thromboembolism (VTE). Utilize clinically appropriate methods to

prevent DVT/VTE.

14. Utilize dedicated anti-thrombotic (anti-coagulation) services that

facilitate coordinated care management.

15. Upon admission, and periodically thereafter, evaluate each patient for

the risk of aspiration.

16. Rigorously adhere to effective methods of preventing central venous

catheter-associated blood stream infections.

17. Evaluate each pre-operative patient in light of his or her planned

surgical procedure for the risk of surgical site infection, and

implement appropriate antibiotic prophylaxis and other preventive

measures based on that evaluation.

18. Utilize validated protocols to evaluate patients who are at risk for

contrast media-induced renal failure, and utilize a clinically

appropriate method for reducing risk of renal injury based on the

patient's kidney function evaluation.

19. Evaluate each patient upon admission, and periodically thereafter, for

risk of malnutrition. Employ clinically appropriate strategies to

prevent malnutrition.

20. Whenever a pneumatic tourniquet is used, evaluate the patient for the

risk of an ischemic and/or thrombotic complication, and utilize

appropriate prophylactic measures.

21. Decontaminate hands with either a hygienic hand rub or by washing with

a disinfectant soap prior to and after direct contact with the patient

or objects immediately around the patient.

22. Vaccinate healthcare workers against influenza to protect both them

and patients from influenza.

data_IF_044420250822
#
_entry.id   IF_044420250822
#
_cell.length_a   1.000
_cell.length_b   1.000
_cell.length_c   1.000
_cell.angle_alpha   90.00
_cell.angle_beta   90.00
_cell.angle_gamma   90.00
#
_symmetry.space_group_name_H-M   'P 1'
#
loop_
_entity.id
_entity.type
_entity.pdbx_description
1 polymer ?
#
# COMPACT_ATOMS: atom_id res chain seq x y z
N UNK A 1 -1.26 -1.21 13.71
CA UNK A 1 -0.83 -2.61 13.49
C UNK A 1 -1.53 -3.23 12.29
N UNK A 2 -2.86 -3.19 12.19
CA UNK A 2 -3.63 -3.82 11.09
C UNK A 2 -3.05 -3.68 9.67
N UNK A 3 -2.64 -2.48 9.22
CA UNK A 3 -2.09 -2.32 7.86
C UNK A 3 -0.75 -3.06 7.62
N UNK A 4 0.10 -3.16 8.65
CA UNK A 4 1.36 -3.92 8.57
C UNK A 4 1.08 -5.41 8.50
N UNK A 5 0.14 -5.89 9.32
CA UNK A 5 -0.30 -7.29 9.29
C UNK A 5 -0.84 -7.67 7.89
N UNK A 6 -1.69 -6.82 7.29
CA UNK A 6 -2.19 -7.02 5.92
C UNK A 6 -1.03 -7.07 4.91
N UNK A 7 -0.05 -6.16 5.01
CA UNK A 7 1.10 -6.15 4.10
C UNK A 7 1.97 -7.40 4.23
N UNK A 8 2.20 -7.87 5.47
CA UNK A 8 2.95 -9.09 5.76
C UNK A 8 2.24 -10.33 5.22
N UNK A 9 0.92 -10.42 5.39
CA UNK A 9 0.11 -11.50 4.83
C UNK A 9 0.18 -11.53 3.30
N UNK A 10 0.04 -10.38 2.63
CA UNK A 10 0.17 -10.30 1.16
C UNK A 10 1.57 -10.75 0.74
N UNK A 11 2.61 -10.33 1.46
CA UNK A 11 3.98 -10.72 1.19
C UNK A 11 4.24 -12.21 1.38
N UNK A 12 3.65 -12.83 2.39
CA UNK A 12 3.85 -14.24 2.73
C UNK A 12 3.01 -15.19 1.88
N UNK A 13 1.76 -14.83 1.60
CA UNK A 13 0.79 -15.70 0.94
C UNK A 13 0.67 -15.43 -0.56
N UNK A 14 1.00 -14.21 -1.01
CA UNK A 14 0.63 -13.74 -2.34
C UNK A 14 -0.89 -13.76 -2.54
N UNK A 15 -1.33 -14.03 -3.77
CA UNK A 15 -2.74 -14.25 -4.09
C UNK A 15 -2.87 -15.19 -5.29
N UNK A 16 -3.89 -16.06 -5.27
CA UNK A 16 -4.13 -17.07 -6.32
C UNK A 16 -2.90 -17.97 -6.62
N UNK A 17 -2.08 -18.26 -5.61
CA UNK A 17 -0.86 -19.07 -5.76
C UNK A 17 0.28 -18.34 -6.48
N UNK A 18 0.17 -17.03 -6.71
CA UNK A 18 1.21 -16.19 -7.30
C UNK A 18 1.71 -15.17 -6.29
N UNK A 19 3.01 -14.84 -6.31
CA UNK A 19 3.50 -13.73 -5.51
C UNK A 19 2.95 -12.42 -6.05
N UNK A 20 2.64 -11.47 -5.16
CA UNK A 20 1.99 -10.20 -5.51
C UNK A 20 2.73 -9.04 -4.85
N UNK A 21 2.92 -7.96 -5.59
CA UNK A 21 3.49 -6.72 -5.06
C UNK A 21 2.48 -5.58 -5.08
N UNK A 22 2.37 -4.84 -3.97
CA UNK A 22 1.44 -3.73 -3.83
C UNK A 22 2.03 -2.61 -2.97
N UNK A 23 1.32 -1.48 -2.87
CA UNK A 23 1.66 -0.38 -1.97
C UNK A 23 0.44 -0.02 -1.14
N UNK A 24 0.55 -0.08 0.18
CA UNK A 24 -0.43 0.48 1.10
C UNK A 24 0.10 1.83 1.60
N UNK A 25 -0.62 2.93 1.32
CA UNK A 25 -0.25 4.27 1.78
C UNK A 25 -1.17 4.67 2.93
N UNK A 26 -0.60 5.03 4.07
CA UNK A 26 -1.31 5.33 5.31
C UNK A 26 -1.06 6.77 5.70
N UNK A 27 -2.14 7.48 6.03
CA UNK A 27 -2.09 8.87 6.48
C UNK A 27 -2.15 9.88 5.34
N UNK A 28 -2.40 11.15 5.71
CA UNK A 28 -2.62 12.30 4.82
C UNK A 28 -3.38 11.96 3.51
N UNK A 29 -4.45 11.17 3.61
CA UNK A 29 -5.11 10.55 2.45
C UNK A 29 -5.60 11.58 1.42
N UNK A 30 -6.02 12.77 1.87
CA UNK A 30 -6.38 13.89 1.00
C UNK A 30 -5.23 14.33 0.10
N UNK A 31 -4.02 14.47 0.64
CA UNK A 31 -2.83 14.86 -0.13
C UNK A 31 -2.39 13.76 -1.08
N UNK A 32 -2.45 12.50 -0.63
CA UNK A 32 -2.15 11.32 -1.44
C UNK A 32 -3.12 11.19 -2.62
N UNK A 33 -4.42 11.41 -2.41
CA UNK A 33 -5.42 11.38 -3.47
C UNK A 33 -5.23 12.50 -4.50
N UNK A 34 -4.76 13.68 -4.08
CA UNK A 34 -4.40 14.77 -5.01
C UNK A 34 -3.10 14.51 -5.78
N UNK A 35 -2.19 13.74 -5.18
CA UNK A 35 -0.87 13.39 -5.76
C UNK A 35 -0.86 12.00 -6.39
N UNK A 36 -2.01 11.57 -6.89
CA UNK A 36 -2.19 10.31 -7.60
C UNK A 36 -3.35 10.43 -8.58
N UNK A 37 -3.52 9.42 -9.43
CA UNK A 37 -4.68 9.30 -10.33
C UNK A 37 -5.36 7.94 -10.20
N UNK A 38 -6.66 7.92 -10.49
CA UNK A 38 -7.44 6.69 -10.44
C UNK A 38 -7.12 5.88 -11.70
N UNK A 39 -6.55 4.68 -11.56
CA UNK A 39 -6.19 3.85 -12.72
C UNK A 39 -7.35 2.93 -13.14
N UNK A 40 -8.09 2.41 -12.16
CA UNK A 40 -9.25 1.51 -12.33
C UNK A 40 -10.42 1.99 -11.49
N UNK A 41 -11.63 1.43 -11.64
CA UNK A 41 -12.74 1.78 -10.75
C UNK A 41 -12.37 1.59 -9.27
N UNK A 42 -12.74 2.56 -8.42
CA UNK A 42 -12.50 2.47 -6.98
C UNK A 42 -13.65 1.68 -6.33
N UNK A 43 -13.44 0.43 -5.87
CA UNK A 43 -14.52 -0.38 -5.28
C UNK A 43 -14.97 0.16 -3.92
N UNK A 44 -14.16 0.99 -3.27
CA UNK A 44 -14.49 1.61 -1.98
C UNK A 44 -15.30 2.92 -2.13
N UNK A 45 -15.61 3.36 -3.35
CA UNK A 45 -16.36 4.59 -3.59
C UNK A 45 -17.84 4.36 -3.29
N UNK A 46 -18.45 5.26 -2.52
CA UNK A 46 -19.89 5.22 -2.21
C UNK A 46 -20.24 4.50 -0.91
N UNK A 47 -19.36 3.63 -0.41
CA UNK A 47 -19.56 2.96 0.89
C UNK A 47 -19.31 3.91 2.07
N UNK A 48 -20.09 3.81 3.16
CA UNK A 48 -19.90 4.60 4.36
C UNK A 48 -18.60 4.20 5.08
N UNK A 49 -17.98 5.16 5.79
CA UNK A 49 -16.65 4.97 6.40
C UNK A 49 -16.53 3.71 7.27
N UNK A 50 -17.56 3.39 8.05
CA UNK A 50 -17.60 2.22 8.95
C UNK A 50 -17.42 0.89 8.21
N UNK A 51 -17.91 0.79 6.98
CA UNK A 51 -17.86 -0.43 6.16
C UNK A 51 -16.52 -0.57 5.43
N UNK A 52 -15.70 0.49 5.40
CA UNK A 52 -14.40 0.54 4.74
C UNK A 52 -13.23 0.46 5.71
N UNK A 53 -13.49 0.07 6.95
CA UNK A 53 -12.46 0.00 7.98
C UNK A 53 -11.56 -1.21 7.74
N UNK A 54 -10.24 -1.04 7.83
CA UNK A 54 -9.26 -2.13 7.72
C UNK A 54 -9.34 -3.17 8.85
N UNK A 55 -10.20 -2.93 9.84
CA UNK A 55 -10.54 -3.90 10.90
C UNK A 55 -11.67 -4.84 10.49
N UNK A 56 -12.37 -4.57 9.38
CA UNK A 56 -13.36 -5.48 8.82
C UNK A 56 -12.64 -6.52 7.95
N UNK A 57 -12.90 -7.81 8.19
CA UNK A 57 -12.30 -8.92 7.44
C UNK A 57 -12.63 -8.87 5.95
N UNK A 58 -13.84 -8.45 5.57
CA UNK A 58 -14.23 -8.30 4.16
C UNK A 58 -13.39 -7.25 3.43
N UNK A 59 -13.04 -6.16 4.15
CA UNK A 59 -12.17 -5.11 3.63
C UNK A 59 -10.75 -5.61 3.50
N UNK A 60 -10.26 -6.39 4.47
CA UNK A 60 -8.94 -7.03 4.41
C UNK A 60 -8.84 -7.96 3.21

23. Keep workspaces where medications are prepared clean, orderly, well

lit, and free of clutter, distraction, and noise.

24. Standardize the methods for labeling, packaging, and storing

medications.

25. Identify all "high alert" drugs (e.g., intravenous adrenergic agonists

and antagonists, chemotherapy, anticoagulants and antithrombotics,

concentrated parenteral electrolytes, general anesthetics,

neuromuscular blockers, insulin and oral hypoglycemics, narcotics and

opiates).

26. Dispense medications in unit-dose or, when appropriate, unit-of-use

form, whenever possible.

This work was funded, in part, by the Agency for Healthcare Research and Quality, Centers for Medicare and Medicaid Services, Robert Wood Johnson Foundation, California HealthCare Foundation, Horace W. Goldsmith Foundation, Department of Veterans Affairs, United Hospital Fund of New York, and U.S. Office of Personnel Management.

A private, non-profit public benefit corporation, the NQF was created in 1999 in response to the need to develop and implement a national strategy for healthcare quality measurement and reporting. Established as a unique public- private partnership, the NQF has broad participation from nearly 170 organizations who represent all sectors of the healthcare industry, including consumers, employers, insurers, healthcare providers and other critical stakeholders.

Source: National Quality Forum